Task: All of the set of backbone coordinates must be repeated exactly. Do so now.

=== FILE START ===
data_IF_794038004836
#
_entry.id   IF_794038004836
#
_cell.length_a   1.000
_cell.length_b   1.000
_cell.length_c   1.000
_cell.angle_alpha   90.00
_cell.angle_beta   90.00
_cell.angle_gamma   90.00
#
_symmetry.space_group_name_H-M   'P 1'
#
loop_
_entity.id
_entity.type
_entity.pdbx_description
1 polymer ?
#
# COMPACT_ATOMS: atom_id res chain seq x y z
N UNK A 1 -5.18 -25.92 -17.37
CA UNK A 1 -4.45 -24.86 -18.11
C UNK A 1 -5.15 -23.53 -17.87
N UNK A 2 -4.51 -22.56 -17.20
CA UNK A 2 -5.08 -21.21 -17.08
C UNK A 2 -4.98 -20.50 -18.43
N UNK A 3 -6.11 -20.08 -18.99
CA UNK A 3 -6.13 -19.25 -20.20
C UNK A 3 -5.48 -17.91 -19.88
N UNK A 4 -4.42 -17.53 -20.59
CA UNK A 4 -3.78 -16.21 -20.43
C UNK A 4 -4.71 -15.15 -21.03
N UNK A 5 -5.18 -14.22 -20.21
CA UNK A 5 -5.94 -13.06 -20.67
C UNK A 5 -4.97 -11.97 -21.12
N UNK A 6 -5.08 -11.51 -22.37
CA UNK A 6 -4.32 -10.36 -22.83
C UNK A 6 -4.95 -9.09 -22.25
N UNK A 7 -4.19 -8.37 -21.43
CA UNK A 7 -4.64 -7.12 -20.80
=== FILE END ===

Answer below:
data_IF_794038004836
#
_entry.id   IF_794038004836
#
_cell.length_a   1.000
_cell.length_b   1.000
_cell.length_c   1.000
_cell.angle_alpha   90.00
_cell.angle_beta   90.00
_cell.angle_gamma   90.00
#
_symmetry.space_group_name_H-M   'P 1'
#
loop_
_entity.id
_entity.type
_entity.pdbx_description
1 polymer ?
#
# COMPACT_ATOMS: atom_id res chain seq x y z
N UNK A 1 -5.18 -25.92 -17.37
CA UNK A 1 -4.45 -24.86 -18.11
C UNK A 1 -5.15 -23.53 -17.87
N UNK A 2 -4.51 -22.56 -17.20
CA UNK A 2 -5.08 -21.21 -17.08
C UNK A 2 -4.98 -20.50 -18.43
N UNK A 3 -6.11 -20.08 -18.99
CA UNK A 3 -6.13 -19.25 -20.20
C UNK A 3 -5.48 -17.91 -19.88
N UNK A 4 -4.42 -17.53 -20.59
CA UNK A 4 -3.78 -16.21 -20.43
C UNK A 4 -4.71 -15.15 -21.03
N UNK A 5 -5.18 -14.22 -20.21
CA UNK A 5 -5.94 -13.06 -20.67
C UNK A 5 -4.97 -11.97 -21.12
N UNK A 6 -5.08 -11.51 -22.37
CA UNK A 6 -4.32 -10.36 -22.83
C UNK A 6 -4.95 -9.09 -22.25
N UNK A 7 -4.19 -8.37 -21.43
CA UNK A 7 -4.64 -7.12 -20.80